Walk #8: Skirmett to Maidensgrove Common (6.5 miles)
“… and the coldest place recorded last night was Benson in Oxfordshire with a low of -8ºC.” stated the Radio 4 presenter.
“That’s 8 miles from here!”
A chill passed through my already chilled bones. It was dark, I needed all of the brightness of my cars’ headlights to navigate the icy, unlit, twisting country lanes that were guiding me to the end point of my day’s walk at Maidensgrove Common.
As usual, I had arranged for a taxi to meet me at the end of my walk and drive me to the start of the latest leg of ‘A Constant Ramble’, and once again, I had miscalculated my departure to coincide with sunrise. According to the Met Office App, sunrise in Skirmett was 07:49hrs, my taxi was collecting me at 07:00 hrs which meant I would begin walking at 07:15 hrs. This made me slightly nervous, it was -6ºC on my car thermometer and, despite wearing thermals, many layers of walking clothing and two pairs of walking socks, it was bloody freezing, dark and the start of a walk was through woods at the top of a steep rise.
Turning away from The Frog Inn pub in Skirmett, I fought the urge to walk quickly to warm up and crept gingerly across the frost encrusted fields to await the dawn. I reached Adam’s Wood and need not have worried; the glow of the sun rising towards the horizon illuminated the cloudless sky to offer sufficient light to be able to see without fear of injury.
I’d only been walking a few minutes when I came across the most impressive man-made den I have yet seen on this adventure. It reminded me of a lodge in a medieval period TV drama, the two tree stump chairs and tree stump table in the middle confirmed the dedication of its creator.
By now I was on the crown of a ridge encircled by woods overlooking the village of Fingest. Steam rose as the sun sort the overnight frost which clung grimly to the shadows; my toes were numb and rapid stamping wasn’t bring them back to life.
No sooner was I up, then, like the Grand Old Duke of York, I was back down again approaching the road through the village. The sun was now climbing above the ridge; it was going to be a beautiful day.
I walked along the pavement-less road, passed by the church and turned 90º to the right into an alley behind houses clearly signposted as The Chiltern Way. The path skirted the shoulder of the steep Turville Hill, famous for The Cobstone Windmill from the film ‘Chitty Chitty Bang Bang’, and brought me shortly to the village of Turville, famous for many films and TV shows over the years, but most notably the setting of the BBC comedy ‘The Vicar of Dibley’ starring Dawn French, and more recently the fictional village of Bletcham in ‘Killing Eve’. I was in the Chiltern Hills version of Hollywood, and with house prices in the village five times that of the national average, you’d have to be a movie star to live here.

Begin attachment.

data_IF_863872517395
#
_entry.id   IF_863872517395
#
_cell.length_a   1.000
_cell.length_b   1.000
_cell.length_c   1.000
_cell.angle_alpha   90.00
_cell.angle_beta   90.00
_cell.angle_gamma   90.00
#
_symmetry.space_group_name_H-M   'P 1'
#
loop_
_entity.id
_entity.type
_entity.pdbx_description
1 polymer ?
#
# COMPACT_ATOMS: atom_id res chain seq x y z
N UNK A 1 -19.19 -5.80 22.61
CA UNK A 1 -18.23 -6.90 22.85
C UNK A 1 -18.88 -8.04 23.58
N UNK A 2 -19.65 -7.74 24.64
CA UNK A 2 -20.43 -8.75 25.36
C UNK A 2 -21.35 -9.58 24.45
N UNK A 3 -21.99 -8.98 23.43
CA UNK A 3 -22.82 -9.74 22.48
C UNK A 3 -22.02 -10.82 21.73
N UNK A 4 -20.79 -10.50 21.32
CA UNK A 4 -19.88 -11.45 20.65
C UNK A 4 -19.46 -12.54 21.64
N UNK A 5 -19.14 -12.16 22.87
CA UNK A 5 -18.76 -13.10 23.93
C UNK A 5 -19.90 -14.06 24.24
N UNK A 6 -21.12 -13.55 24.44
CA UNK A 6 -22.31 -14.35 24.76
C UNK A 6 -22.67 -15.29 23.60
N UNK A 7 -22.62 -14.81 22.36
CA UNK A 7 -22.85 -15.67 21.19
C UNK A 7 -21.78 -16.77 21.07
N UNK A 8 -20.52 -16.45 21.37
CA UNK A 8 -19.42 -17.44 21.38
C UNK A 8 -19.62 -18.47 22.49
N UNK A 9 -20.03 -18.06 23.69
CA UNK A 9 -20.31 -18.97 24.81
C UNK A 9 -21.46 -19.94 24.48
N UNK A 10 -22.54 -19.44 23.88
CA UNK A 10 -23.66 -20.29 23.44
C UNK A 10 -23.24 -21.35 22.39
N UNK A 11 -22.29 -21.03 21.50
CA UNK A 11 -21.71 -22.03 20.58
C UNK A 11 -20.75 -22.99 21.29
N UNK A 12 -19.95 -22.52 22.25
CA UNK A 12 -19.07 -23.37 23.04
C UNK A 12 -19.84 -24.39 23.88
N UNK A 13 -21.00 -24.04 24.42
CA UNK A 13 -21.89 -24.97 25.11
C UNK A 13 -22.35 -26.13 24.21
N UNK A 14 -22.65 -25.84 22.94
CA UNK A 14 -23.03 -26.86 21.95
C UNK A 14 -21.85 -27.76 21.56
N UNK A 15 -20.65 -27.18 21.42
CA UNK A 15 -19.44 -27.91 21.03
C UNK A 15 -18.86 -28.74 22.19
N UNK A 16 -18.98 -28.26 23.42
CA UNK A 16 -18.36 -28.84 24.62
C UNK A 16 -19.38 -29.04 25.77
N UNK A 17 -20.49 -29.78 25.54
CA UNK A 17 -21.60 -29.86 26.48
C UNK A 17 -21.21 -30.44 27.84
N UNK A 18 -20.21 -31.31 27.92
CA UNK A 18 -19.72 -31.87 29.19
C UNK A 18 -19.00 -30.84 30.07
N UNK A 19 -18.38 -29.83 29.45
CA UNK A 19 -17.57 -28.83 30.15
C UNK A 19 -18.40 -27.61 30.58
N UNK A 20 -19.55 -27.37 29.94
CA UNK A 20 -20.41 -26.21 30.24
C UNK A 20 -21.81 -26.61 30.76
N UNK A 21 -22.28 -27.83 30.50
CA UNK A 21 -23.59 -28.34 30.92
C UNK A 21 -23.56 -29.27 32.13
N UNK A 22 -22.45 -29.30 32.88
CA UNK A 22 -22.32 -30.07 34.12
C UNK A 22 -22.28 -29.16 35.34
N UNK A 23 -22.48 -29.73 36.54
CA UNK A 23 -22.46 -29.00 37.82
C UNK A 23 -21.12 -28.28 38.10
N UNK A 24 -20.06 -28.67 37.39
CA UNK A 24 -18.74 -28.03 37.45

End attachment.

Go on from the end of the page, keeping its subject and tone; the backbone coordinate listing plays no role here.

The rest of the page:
I wasn’t an avid watcher of ‘The Vicar of Dibley’, but was aware of the scene where the vicar is walking with her love interest and jumps into a puddle only to vanish out of sight! As I walked through the village, I kept my eyes peeled for any dodgy looking potholes, but it was clear to see why the BBC choose it for the show, it is a picture postcard of rural English life complete with flint cottages and Tudor beams that tell the story of its history dating back to the Anglo-Saxon Chronicle of 796 where it was known as Thyrefeld (dry field).
The sun was dominating the day, the frost had melted and so had my feet, and like the sun, the calm euphoria that accompanies me on these rambles began taking hold. Recently, a friend of mine informed me that he had returned to attending Quaker meetings. He described the experience of one of content contemplation and clarity; a zen-like state that one can lose oneself in. He went on to describe how he was reading the autobiography of British writer and poet Benjamin Zephaniah. In it he describes all living things as having their own frequency and, how we as humans, struggle to tune into our own. As I listened, I had an epiphany; this is why I enjoy walking alone so much! My walks facilitate me tuning into my happy frequency. When I arrive in my happy place, I have clarity of thought from the noise of modern living – it is here I feel my most creative.
These rambles are not only a physical journey of discovery but a discovery of my own philosophy towards life. They allow me the time and space to download and process clarity of thought: it’s meditative. Just as my friend sits in a room with like-minded individuals, I tramp through the Chiltern Hills breathing in nature. As a result, I feel a responsibility to protect the thing that induces such sensations. My photographs allow me to document the way I see humans impact the land, be it for good or ill.
I neared Stonor Park, famous for its ancient breed of deer, it seemed like the perfect place for lunch. I only had an hour until the walks’ end, so I settled into the hollow of large, sun facing tree and tucked into my packed lunch and admired the beauty of the Stonor Valley under the watchful gaze of the resident fallow deer.
I gazed across the vista and noticed how trees bereft of leaves in the winter, punctuate the landscape more clearly to me than in summer; like twisted antennae communicating across the sky. I reached for my camera and flicked through the images to evaluate my day; trees had subconsciously dominated my thought process. Maybe they are the antennae that help me tune into my frequency in the outdoors?
Matt Writtle is a photographer based in Chesham, Buckinghamshire.